The year was 1909, and Charles Wilbur was near the end of his life. As he looked back on a career promoting and operating institutions for people then called “feeble-minded,” he suffered profound regret.
For most purposes — signing contracts, entering the military, marrying without parental permission and living independently — an American is legally an adult at age 18. But a panel of federal appellate judges erred last week in deciding that this also should extend to the purchase of handguns.
Last summer, when a new, deadly wave of COVID-19 infections gripped the nation, the only solace during that dark time was that a vaccine seemed possible, if not probable, within the year. It was the light in the proverbial tunnel, as distant and weak as it may have appeared at the moment.
Consider this premise: For good or ill, the full legalization of marijuana in the United States for recreational purposes is inevitable.
Here’s a simple step — but not an easy one! — that President Joe Biden could take to fight vaccine hesitancy as it spreads across the U.S.: Enlist the support of former President Donald Trump.
In much of America, vaccine hesitancy has turned into vaccine defiance. Several states have banned or are considering banning demands by businesses that people show proof of vaccination. Tennessee — where only 38% of adults are fully inoculated and the COVID-19 caseload is growing fast — has gone so far as to cancel public schools’ efforts to encourage eligible children to get their shots (including flu shots). For good measure, the state has fired its medical director for vaccine programs.
The richest man on Earth briefly lost that title Tuesday morning, but only because for a few floaty minutes he was no longer on Earth. Jeff Bezos has spent two decades using his Amazon wealth to underwrite a rocket venture, Blue Origin. On Tuesday the company launched its first manned flight to space, with Mr. Bezos strapped on board the capsule.
Overdose rates are higher in areas where people live in poverty and even higher among people of color living in poverty. In the last decade in Maryland, the proportion of opioid-overdose deaths involving Black people has continually risen, while the proportion involving white people has declined, mirroring nationwide trends. This past year, the disparity has worsened.
When the COVID-19 pandemic eventually recedes, its global costs will become clearer. Paradoxically, that accounting begins with hardships that cannot be calculated: the suffering of so many families, communities, nations.
As U.S. and coalition forces withdraw from Afghanistan and the Taliban militia gains more territory, women and girls who resisted gender-based violence and fled to protective shelters, or even jails, risk being sent back to their families where they face further abuse including death.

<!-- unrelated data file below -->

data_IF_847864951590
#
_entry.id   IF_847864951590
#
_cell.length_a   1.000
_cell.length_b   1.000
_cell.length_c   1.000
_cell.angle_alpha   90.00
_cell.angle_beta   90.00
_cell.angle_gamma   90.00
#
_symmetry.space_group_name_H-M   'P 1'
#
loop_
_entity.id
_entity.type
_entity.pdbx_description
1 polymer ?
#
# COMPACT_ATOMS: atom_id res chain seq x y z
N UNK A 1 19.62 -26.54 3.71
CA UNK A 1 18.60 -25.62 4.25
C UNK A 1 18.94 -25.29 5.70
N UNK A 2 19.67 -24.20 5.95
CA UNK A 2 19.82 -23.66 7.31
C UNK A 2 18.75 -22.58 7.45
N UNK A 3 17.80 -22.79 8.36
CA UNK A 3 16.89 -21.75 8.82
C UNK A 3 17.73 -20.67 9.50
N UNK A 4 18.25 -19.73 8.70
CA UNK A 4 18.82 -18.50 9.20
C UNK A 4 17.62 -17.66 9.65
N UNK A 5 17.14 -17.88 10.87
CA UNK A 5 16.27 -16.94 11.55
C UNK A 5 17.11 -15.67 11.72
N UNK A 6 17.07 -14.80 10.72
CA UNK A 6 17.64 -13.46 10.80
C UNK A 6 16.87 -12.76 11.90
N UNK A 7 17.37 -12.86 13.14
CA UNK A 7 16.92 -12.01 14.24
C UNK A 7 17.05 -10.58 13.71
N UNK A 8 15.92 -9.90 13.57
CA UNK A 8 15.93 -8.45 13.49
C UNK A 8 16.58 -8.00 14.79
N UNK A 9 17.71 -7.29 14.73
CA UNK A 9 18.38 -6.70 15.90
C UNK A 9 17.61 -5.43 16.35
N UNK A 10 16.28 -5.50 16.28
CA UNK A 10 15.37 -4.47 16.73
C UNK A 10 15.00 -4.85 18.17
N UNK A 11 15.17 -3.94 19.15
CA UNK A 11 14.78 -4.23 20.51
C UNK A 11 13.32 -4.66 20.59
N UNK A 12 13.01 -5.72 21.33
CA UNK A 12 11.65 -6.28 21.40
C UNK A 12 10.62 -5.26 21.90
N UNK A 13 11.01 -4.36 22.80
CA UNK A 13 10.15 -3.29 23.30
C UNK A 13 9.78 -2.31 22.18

Sitting in my eighth-grade classroom, I stealthily check my email, hoping for news updates from The New York Times or CNN about the heightened COVID-19 crisis in India, my country of origin.
We’re barely a month out from the Colonial Pipeline hacking, perpetrated by the Russian-speaking hacking group DarkSide, which left thousands of Americans without gas, preventing many from accessing food or medicine. Not long after that was the attack on JBS, the world’s largest meat supplier, which shut down multiple processing plants, perpetrated by Russian cybercriminal group REvil.
This month, the Food and Drug Administration changed the label for the recently approved Alzheimer’s treatment aducanumab — sold under the brand name “Aduhelm” — to specify that the controversial drug made by U.S. biotech company Biogen should be used only by patients with mild dementia or mild cognitive impairment. This should be no bar to widespread use, however, as recent efforts indicate that Biogen may be trying to persuade adults who occasionally misplace their keys that they not only have Mild Cognitive Impairment (MCI), but that MCI is an early form of Alzheimer’s disease.
The unrest on Cuba’s streets is the biggest challenge to the country’s communist government in decades. And it poses a dilemma for the Biden administration, which previously said it wants to ease U.S. sanctions against the Cuban regime. President Biden needs a way to maintain pressure on the government while moderating penalties that have unavoidably worsened the economic plight of ordinary Cubans. This will require something of a balancing act.
In his speech about voting rights on Tuesday, President Joe Biden told the audience at the National Constitution Center in Philadelphia that he wasn’t “preaching to you.” But that was false humility. Biden’s speech was very much a sermon, and an effective one, about the importance of defeating an assault on democracy.
“Thank you for seeing me
Nobody wants to snack on plastic bags or soda rings, but according to a 2019 study from the University of Newcastle, we could be consuming roughly a credit card’s worth of plastic every week.
The withdrawal of U.S. troops from Afghanistan signals the end of a war that involved close to 800,000 American service members. Defending against new threats will require the U.S. to replenish its all-volunteer force with fresh recruits — a task made harder by the dwindling number of Americans willing and able to serve.
As impoverished Cubans risk their lives to protest a repressive Communist dictatorship that, in the latest of too many humanitarian crimes to count, has bungled COVID vaccines, Joe Biden says, “the U.S. stands firmly with the people of Cuba as they assert their universal rights.”